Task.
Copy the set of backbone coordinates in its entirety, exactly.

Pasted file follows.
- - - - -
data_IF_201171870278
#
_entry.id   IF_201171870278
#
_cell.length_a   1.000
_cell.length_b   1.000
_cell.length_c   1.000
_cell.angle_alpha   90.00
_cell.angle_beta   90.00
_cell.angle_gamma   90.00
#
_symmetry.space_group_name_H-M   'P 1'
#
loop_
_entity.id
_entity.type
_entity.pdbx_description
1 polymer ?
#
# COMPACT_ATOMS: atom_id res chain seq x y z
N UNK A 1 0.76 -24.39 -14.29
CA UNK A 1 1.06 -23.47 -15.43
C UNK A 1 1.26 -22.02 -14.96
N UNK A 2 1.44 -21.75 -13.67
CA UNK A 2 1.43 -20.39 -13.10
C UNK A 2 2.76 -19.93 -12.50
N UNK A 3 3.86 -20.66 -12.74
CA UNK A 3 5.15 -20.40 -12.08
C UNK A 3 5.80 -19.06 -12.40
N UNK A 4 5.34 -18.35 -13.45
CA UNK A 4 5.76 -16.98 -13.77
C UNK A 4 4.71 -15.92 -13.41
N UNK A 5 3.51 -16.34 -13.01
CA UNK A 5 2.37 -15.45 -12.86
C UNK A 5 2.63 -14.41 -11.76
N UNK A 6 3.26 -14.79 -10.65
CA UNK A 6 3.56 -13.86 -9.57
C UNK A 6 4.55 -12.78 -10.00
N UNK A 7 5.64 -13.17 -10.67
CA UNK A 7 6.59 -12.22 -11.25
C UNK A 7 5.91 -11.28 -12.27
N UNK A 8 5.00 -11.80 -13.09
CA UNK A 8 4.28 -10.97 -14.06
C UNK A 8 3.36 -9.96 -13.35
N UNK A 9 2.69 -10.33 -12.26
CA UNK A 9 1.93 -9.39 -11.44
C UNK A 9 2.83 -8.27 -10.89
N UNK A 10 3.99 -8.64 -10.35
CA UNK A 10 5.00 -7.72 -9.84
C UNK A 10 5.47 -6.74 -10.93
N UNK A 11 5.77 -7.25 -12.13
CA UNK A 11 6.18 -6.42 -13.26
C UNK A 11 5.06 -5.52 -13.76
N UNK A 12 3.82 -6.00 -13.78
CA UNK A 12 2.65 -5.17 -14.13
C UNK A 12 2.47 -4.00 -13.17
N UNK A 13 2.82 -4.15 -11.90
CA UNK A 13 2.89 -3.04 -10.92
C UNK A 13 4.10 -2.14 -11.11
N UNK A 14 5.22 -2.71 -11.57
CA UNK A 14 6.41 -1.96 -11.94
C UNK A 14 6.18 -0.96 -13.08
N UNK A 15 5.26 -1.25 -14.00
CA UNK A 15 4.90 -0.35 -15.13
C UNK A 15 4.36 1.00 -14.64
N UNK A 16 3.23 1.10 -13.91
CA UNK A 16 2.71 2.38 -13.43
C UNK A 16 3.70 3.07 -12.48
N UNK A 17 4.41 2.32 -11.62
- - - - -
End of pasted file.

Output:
data_IF_201171870278
#
_entry.id   IF_201171870278
#
_cell.length_a   1.000
_cell.length_b   1.000
_cell.length_c   1.000
_cell.angle_alpha   90.00
_cell.angle_beta   90.00
_cell.angle_gamma   90.00
#
_symmetry.space_group_name_H-M   'P 1'
#
loop_
_entity.id
_entity.type
_entity.pdbx_description
1 polymer ?
#
# COMPACT_ATOMS: atom_id res chain seq x y z
N UNK A 1 0.76 -24.39 -14.29
CA UNK A 1 1.06 -23.47 -15.43
C UNK A 1 1.26 -22.02 -14.96
N UNK A 2 1.44 -21.75 -13.67
CA UNK A 2 1.43 -20.39 -13.10
C UNK A 2 2.76 -19.93 -12.50
N UNK A 3 3.86 -20.66 -12.74
CA UNK A 3 5.15 -20.40 -12.08
C UNK A 3 5.80 -19.06 -12.40
N UNK A 4 5.34 -18.35 -13.45
CA UNK A 4 5.76 -16.98 -13.77
C UNK A 4 4.71 -15.92 -13.41
N UNK A 5 3.51 -16.34 -13.01
CA UNK A 5 2.37 -15.45 -12.86
C UNK A 5 2.63 -14.41 -11.76
N UNK A 6 3.26 -14.79 -10.65
CA UNK A 6 3.56 -13.86 -9.57
C UNK A 6 4.55 -12.78 -10.00
N UNK A 7 5.64 -13.17 -10.67
CA UNK A 7 6.59 -12.22 -11.25
C UNK A 7 5.91 -11.28 -12.27
N UNK A 8 5.00 -11.80 -13.09
CA UNK A 8 4.28 -10.97 -14.06
C UNK A 8 3.36 -9.96 -13.35
N UNK A 9 2.69 -10.33 -12.26
CA UNK A 9 1.93 -9.39 -11.44
C UNK A 9 2.83 -8.27 -10.89
N UNK A 10 3.99 -8.64 -10.35
CA UNK A 10 5.00 -7.72 -9.84
C UNK A 10 5.47 -6.74 -10.93
N UNK A 11 5.77 -7.25 -12.13
CA UNK A 11 6.18 -6.42 -13.26
C UNK A 11 5.06 -5.52 -13.76
N UNK A 12 3.82 -6.00 -13.78
CA UNK A 12 2.65 -5.17 -14.13
C UNK A 12 2.47 -4.00 -13.17
N UNK A 13 2.82 -4.15 -11.90
CA UNK A 13 2.89 -3.04 -10.92
C UNK A 13 4.10 -2.14 -11.11
N UNK A 14 5.22 -2.71 -11.57
CA UNK A 14 6.41 -1.96 -11.94
C UNK A 14 6.18 -0.96 -13.08
N UNK A 15 5.26 -1.25 -14.00
CA UNK A 15 4.90 -0.35 -15.13
C UNK A 15 4.36 1.00 -14.64
N UNK A 16 3.23 1.10 -13.91
CA UNK A 16 2.71 2.38 -13.43
C UNK A 16 3.70 3.07 -12.48
N UNK A 17 4.41 2.32 -11.62